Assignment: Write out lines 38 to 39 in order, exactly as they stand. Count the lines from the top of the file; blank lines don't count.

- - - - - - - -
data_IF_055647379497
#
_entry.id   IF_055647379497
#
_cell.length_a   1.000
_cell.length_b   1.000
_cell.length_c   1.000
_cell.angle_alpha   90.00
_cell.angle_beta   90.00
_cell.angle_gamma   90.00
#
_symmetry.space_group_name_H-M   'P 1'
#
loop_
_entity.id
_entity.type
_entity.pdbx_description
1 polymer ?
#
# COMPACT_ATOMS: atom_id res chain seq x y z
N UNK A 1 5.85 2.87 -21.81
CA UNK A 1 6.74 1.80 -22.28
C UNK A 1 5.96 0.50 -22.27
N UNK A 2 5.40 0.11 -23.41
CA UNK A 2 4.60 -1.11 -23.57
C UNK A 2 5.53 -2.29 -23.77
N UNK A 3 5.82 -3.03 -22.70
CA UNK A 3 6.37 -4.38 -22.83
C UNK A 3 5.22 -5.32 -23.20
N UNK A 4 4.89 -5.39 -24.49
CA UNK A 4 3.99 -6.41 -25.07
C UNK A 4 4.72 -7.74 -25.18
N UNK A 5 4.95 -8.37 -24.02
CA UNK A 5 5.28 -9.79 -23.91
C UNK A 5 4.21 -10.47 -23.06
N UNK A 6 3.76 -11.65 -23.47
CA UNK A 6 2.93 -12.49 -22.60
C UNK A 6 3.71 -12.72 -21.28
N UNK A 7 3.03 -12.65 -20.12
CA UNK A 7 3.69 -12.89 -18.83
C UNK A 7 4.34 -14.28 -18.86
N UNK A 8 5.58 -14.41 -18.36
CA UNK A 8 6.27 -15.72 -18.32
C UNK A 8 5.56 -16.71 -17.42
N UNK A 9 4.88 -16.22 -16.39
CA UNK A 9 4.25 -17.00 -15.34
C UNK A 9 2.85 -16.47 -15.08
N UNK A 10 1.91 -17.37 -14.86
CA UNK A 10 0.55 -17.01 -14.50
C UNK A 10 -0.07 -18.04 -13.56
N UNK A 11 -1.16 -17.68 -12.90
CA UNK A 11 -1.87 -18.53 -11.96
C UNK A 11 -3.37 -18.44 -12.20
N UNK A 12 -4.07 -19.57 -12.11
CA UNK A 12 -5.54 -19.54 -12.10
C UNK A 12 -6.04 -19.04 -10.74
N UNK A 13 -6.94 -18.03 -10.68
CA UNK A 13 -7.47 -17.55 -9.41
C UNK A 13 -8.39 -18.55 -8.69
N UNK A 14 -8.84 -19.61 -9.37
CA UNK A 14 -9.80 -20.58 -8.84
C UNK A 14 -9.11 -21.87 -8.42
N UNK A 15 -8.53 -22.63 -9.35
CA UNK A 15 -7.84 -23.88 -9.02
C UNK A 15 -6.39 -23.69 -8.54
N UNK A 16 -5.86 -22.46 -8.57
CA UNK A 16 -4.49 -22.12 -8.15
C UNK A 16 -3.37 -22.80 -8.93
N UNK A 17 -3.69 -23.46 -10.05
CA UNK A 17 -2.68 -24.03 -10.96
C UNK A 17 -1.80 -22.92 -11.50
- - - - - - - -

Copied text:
C UNK A 6 3.71 -12.72 -21.28
N UNK A 7 3.03 -12.65 -20.12